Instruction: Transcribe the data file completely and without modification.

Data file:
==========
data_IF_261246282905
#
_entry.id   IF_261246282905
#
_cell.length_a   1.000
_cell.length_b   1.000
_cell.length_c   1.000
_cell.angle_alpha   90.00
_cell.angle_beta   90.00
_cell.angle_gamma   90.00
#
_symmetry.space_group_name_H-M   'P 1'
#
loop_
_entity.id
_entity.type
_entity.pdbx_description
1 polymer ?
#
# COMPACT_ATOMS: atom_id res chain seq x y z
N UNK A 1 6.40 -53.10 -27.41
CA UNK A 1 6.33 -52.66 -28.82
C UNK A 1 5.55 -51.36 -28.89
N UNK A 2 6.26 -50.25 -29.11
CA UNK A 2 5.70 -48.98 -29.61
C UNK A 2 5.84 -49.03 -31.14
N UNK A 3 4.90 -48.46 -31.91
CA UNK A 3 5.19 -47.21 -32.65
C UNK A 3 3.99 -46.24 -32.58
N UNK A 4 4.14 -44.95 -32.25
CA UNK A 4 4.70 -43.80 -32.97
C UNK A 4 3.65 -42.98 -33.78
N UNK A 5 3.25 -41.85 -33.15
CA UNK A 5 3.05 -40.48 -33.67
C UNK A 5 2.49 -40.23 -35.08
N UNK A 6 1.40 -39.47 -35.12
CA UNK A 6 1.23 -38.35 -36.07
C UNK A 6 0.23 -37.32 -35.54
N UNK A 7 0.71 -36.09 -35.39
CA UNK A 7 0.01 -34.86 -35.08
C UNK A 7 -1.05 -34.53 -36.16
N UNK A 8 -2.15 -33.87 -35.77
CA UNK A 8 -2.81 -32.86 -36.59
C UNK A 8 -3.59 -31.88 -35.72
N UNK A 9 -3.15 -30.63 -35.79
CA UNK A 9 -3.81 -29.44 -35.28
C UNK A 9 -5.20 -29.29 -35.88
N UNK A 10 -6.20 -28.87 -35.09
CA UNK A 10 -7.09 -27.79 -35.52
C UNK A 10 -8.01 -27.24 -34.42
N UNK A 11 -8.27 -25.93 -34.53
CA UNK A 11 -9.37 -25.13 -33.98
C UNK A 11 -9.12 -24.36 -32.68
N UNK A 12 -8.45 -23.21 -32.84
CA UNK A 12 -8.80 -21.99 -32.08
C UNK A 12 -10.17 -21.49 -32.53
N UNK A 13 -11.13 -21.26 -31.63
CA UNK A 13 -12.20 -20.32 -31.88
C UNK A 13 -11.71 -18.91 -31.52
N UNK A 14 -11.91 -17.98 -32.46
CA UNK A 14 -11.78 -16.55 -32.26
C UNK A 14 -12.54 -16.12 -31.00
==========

data_IF_261246282905
#
_entry.id   IF_261246282905
#
_cell.length_a   1.000
_cell.length_b   1.000
_cell.length_c   1.000
_cell.angle_alpha   90.00
_cell.angle_beta   90.00
_cell.angle_gamma   90.00
#
_symmetry.space_group_name_H-M   'P 1'
#
loop_
_entity.id
_entity.type
_entity.pdbx_description
1 polymer ?
#
# COMPACT_ATOMS: atom_id res chain seq x y z
N UNK A 1 6.40 -53.10 -27.41
CA UNK A 1 6.33 -52.66 -28.82
C UNK A 1 5.55 -51.36 -28.89
N UNK A 2 6.26 -50.25 -29.11
CA UNK A 2 5.70 -48.98 -29.61
C UNK A 2 5.84 -49.03 -31.14
N UNK A 3 4.90 -48.46 -31.91
CA UNK A 3 5.19 -47.21 -32.65
C UNK A 3 3.99 -46.24 -32.58
N UNK A 4 4.14 -44.95 -32.25
CA UNK A 4 4.70 -43.80 -32.97
C UNK A 4 3.65 -42.98 -33.78
N UNK A 5 3.25 -41.85 -33.15
CA UNK A 5 3.05 -40.48 -33.67
C UNK A 5 2.49 -40.23 -35.08
N UNK A 6 1.40 -39.47 -35.12
CA UNK A 6 1.23 -38.35 -36.07
C UNK A 6 0.23 -37.32 -35.54
N UNK A 7 0.71 -36.09 -35.39
CA UNK A 7 0.01 -34.86 -35.08
C UNK A 7 -1.05 -34.53 -36.16
N UNK A 8 -2.15 -33.87 -35.77
CA UNK A 8 -2.81 -32.86 -36.59
C UNK A 8 -3.59 -31.88 -35.72
N UNK A 9 -3.15 -30.63 -35.79
CA UNK A 9 -3.81 -29.44 -35.28
C UNK A 9 -5.20 -29.29 -35.88
N UNK A 10 -6.20 -28.87 -35.09
CA UNK A 10 -7.09 -27.79 -35.52
C UNK A 10 -8.01 -27.24 -34.42
N UNK A 11 -8.27 -25.93 -34.53
CA UNK A 11 -9.37 -25.13 -33.98
C UNK A 11 -9.12 -24.36 -32.68
N UNK A 12 -8.45 -23.21 -32.84
CA UNK A 12 -8.80 -21.99 -32.08
C UNK A 12 -10.17 -21.49 -32.53
N UNK A 13 -11.13 -21.26 -31.63
CA UNK A 13 -12.20 -20.32 -31.88
C UNK A 13 -11.71 -18.91 -31.52
N UNK A 14 -11.91 -17.98 -32.46
CA UNK A 14 -11.78 -16.55 -32.26
C UNK A 14 -12.54 -16.12 -31.00